Now's the time for Flames to turn things around

Blues forward Chris Stewart scores against Flames goaltender Henrik Karlsson in St. Louis, Miss.,...

Blues forward Chris Stewart scores against Flames goaltender Henrik Karlsson in St. Louis, Miss., Oct. 10, 2011. (SARAH CONARD/Reuters)

RANDY SPORTAK, QMI Agency

, Last Updated: 2:23 AM ET

MONTREAL - The terrible start of the Calgary Flames’ 2010-11 edition is well known.

The team’s struggles brought the Flames to the depths of being tied with the Edmonton Oilers for last spot in the NHL’s Western Conference, cost then-GM Darryl Sutter his job and proved to be too severe to make the NHL’s Stanley Cup playoffs.

Lost in the memory banks of many regarding the disappointing season was how that team actually had a very good start.

The Flames won six of their first nine contests last season and were looking strong enough to prove their naysayers wrong.

It was the two-month span starting with Game 10 where things all fell apart.

In the spell leading up to the their comeback victory over the Dallas Stars, the Flames went into a nasty downward spiral with a 7-15-3 run.

The timely goals needed to be a winning squad couldn’t be found. The defensive play was spottier than the 101 dalmatians, goaltending was inconsistent and the special teams weren’t special at all.

It’s the same case with the Flames today, having dropped their first two games of their tipping-point 2011-12 season and looking to end their skid Thursday against the Montreal Canadiens.

This team doesn’t have the vast collection of top-end talent, big-name defence corps or any other elements to make you want to guarantee it’ll be a playoff squad.

However, this year’s edition of the Flames has a solid collection of forward depth, strong goaltending along with a defence corps which must prove itself.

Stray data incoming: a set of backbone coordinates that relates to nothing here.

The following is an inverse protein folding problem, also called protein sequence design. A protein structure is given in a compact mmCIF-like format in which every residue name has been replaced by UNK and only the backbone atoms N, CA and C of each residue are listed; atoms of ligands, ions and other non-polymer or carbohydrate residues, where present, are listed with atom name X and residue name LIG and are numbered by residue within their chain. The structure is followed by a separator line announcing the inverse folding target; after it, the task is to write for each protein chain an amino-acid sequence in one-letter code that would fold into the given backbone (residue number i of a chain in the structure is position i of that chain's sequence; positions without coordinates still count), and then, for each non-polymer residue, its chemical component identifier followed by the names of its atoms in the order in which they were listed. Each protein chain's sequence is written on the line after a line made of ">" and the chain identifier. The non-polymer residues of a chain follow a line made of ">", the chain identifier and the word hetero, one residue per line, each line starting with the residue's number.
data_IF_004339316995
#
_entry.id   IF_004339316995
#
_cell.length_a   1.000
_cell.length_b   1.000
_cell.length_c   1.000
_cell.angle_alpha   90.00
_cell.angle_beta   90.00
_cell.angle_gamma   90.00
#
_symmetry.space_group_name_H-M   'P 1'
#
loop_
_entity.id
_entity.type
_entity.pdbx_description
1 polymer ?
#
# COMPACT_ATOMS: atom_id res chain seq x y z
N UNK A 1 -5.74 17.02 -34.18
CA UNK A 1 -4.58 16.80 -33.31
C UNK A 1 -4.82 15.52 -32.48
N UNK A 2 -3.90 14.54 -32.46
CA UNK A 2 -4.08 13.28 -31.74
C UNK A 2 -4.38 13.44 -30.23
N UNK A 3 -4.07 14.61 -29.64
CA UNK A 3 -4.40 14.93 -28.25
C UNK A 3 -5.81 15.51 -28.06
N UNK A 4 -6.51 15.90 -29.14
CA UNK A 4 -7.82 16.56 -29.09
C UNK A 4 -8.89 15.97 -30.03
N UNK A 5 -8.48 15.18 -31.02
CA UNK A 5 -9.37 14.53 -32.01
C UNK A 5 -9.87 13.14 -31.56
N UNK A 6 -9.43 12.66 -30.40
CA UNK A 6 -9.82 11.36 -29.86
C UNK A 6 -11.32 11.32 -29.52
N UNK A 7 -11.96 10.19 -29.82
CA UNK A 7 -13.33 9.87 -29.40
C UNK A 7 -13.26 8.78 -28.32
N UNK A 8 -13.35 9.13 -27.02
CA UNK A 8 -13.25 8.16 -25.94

So far, all of those entities are out of sync worse than a jalopy with a slipping transmission.

“We’re not playing smart,” succinctly stated defenceman Mark Giordano. “We’re causing a lot of turnovers and playing within our own zone too much because of it.

“The number-one thing is hard work, but second to that is you’ve got to be smart, and we’ve made some bad decisions. We have to be smarter and better in all three zones.”

Instead of flying from St. Louis to Montreal immediately after dropping a disappointing 5-2 clash to the Blues, the Flames stayed overnight and travelled to Quebec mid-day Tuesday.

In turn, they didn’t practise.

Rest assured, though, head coach Brent Sutter will begin giving his players a once over, especially in regards to what’s expected of them as individuals and collectively.

Sutter noted his team’s need for a “lunch-bucket” attitude, which is a far cry from what we’ve witnessed in the two games so far this season.

Instead of being an aggressive squad which is creating scoring chances and being strong defensively by playing physical and chasing down loose pucks, the Flames have been soft as butter sitting on the counter during a heat wave.

For a team trying to have a wolfpack mentality, it’s been more a case of lone wolves sitting in the bushes and hoping the food will come to them.

“It’s definitely mental and it’s a commitment,” captain Jarome Iginla said of the lack of determination seen so far this season. “It’s hard work. Both teams want to win and want to feel good after, and it’s not going to be easy. We haven’t got it there yet.”

Sure, with 80 games left on the schedule, the Flames have time to get their game in the proper gear. But waiting too long can be costly, as witnessed last season.

“It’s not good enough. We know that. We’ve talked about it,” Iginla said. “We’ll talk about it the next couple of days. We’ve got to be better defensively. There’s no question. A lot of defence is just hard work, and we’re not working hard enough and being physical enough, too.

“We believe we have the ability, but now we have to go out and show it. We haven’t the first two games.”

randy.sportak@sunmedia.ca


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